Giovanni reached into his fedora and counted the money, could have been a wad of cash all in ones--who knows. Then he looked over the money clip, looking for maybe an address or symbol of some relavence. Besides the money he didn't exactly get what he wanted out of this fellow.
After the men led him off, Giovanni, tried to rationalize not to follow them a little, but he couldn't.
So he waited until the men were out sight, and followed the path he saw they take intially. Probably out of sight now, he looked and right to see if he could see the direction they took.
He shook his head, and looked the money clip again, trying to figure out what the hell just happened.
As Giovanni would look through the clipped bills, he would notice that only the outermost leaves were actually legal tender- the inner part, where money should have been, were actually a very large series of folded papers with writing marking them on all sides. There was a vague sense of order in the chicken-scratched notes, though, and while it might seem to be a waste, the names would doubtless stand out to Giovanni himself. Perhaps the man had only intended to appear more wealthy than he truly was.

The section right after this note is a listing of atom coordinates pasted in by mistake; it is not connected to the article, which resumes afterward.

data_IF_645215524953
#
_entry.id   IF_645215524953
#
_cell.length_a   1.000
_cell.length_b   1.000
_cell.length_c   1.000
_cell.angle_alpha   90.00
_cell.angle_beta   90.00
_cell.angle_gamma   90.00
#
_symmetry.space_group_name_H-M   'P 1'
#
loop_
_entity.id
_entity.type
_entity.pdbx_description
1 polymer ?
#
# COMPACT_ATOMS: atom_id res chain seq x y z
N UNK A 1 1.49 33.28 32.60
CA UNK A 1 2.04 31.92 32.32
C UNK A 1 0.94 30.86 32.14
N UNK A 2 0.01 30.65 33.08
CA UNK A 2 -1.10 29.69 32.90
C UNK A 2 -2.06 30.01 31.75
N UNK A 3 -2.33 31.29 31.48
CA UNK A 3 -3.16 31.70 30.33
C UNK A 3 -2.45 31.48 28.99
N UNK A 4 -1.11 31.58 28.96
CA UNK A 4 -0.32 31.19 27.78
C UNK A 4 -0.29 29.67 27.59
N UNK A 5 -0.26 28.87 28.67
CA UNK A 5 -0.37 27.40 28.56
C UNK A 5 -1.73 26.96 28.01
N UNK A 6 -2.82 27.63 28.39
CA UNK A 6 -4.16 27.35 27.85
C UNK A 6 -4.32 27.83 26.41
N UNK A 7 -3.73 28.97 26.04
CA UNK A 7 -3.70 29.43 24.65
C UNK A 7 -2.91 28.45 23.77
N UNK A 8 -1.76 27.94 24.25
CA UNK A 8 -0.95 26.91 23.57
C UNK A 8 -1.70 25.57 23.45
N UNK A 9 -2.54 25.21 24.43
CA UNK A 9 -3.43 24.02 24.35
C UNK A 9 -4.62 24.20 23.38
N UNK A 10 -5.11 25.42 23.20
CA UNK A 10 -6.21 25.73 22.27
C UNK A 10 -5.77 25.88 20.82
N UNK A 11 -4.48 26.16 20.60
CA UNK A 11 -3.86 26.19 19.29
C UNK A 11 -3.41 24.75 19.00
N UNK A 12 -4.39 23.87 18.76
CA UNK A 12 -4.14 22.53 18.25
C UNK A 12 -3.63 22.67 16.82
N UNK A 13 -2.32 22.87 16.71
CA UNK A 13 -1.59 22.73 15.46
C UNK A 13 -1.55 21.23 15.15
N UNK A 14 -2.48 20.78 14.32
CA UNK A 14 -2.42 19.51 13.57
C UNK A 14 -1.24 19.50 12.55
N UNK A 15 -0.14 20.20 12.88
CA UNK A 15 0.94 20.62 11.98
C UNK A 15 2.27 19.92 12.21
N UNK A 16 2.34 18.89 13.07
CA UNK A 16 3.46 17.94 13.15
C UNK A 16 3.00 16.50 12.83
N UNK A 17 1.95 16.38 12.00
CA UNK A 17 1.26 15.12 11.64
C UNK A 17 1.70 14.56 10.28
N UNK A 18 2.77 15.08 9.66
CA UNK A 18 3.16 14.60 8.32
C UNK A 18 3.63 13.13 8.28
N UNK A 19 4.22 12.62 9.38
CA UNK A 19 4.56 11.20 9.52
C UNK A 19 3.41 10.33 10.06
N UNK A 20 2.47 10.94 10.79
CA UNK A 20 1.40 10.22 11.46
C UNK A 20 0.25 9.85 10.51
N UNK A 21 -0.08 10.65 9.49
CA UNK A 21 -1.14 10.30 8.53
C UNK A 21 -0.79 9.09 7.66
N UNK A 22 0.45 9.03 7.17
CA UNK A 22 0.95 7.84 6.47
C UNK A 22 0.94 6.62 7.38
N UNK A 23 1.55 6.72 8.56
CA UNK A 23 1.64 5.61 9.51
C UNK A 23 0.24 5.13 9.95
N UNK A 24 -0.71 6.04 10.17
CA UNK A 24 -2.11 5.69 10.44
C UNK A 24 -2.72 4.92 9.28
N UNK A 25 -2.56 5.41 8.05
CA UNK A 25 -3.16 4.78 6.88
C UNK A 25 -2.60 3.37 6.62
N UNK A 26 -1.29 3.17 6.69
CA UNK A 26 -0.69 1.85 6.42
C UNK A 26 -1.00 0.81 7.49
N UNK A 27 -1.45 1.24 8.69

Upon close inspection, the sheets would be revealed as a pair of lists, each consisting of an ordered pair- on the right an amount of money and on the left a name, written in pure and easily readable script. The names sounded rather proper and stuffy- and many of them were postfixed with a title of some sort. Doctor, Senator, Representative, Secretary, Professor, Reverend, and so on- from any walk of life you might name, there was at least one element on one of the lists- there were about twelve or so, consisting of twenty names apiece- that matched the title.
There was still a good forty bucks in the wad, though- enough to make Giovanni's time worthwhile, but perhaps not so much as had been initially supposed. Even so, it was decent- and at the worst, the slips of paper could be thrown into a trash can.
Somehow, though, their inclusion did not seem accidental.
What a keen little addict.
Giovanni, looked through the names, and shook his head. "Someone is going to want this." He said aloud.
Really have to stop talking to myself.
Giovanni carefully tore part of one of the papers off so two names were on each side, and stuck those back into the money clip. The others he stuck down the front of his pants--right in the middle of the mall.
"What are you looking at?" He said to any passerby.
He started to walk slowly out of the mall...the names he pondered, thinking about the Reverands and Doctors on the list. People he knew probably reach right out and touch, and not have to wade through button men.